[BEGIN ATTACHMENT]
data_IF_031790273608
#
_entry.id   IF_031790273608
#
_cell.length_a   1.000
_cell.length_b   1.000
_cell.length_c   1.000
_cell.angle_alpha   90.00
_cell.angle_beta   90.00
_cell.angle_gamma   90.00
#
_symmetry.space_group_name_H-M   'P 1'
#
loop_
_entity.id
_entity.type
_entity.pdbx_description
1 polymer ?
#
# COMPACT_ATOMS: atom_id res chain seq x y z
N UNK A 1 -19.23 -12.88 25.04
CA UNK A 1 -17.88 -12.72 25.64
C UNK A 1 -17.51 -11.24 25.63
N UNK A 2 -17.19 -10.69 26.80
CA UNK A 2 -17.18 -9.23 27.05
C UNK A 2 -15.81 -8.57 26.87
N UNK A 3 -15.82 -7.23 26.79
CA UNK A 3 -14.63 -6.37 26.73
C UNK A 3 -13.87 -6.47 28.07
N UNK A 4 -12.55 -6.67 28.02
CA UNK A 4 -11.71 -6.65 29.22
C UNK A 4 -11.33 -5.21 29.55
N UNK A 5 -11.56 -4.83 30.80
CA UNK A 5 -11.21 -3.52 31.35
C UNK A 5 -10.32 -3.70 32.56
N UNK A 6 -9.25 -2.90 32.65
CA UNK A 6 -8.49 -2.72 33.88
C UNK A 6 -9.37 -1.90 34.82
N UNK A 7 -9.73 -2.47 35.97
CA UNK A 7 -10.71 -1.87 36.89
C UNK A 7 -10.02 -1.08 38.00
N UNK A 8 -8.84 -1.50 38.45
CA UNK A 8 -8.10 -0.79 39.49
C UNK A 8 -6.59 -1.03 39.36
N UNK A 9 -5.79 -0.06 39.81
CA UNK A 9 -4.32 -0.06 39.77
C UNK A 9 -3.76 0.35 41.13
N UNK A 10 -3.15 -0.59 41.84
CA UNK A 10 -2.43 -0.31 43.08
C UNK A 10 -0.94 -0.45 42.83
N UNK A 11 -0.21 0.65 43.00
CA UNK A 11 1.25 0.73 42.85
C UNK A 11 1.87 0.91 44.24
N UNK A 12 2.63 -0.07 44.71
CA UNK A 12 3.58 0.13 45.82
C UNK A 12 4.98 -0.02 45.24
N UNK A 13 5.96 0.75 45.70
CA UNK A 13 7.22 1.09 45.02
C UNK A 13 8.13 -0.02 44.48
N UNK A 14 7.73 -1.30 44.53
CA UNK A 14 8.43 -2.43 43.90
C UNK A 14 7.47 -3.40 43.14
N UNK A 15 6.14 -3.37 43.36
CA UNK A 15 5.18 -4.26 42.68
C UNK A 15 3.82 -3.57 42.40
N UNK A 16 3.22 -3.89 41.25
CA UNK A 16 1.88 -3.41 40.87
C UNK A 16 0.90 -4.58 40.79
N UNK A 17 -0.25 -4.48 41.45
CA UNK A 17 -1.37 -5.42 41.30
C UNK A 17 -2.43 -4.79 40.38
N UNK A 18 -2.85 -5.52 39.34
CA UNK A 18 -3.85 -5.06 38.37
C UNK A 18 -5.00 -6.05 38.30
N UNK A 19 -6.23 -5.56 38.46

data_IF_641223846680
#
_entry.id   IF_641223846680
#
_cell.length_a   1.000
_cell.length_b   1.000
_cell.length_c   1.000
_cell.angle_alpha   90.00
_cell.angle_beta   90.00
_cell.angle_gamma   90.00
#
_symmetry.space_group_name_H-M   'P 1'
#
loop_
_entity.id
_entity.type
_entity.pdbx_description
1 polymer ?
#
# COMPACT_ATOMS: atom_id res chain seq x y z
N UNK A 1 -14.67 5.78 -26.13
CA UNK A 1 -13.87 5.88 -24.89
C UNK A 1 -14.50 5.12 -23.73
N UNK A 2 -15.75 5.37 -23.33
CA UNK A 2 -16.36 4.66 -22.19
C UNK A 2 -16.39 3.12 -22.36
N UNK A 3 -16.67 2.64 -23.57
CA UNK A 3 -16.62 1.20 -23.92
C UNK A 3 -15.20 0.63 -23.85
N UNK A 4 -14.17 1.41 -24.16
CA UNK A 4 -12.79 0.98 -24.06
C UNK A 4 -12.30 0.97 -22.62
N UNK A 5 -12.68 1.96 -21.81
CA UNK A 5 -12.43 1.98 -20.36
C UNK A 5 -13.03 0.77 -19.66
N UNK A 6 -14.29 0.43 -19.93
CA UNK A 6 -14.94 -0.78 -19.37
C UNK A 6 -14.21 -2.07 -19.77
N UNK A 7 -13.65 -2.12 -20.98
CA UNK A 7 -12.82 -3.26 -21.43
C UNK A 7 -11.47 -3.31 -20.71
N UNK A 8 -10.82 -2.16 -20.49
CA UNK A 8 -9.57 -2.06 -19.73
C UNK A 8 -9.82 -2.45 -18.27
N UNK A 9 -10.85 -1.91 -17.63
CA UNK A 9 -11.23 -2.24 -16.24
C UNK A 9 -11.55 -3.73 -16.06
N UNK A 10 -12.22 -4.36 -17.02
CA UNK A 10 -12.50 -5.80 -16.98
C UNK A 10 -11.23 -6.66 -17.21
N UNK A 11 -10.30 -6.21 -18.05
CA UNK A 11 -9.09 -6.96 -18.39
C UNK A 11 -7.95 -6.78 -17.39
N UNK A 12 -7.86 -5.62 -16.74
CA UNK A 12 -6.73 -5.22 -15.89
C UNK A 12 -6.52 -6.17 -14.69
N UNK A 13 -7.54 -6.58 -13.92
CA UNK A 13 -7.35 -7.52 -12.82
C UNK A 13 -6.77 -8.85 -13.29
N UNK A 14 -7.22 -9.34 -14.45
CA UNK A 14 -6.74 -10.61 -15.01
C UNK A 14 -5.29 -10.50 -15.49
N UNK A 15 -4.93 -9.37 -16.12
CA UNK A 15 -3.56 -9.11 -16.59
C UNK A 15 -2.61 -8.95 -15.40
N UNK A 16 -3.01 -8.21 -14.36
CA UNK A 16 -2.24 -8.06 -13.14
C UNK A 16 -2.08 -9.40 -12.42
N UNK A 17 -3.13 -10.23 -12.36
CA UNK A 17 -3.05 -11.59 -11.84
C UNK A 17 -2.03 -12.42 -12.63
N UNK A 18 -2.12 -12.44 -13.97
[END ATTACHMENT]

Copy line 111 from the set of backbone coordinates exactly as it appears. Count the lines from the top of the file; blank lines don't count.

N UNK A 6 -14.29 0.43 -19.93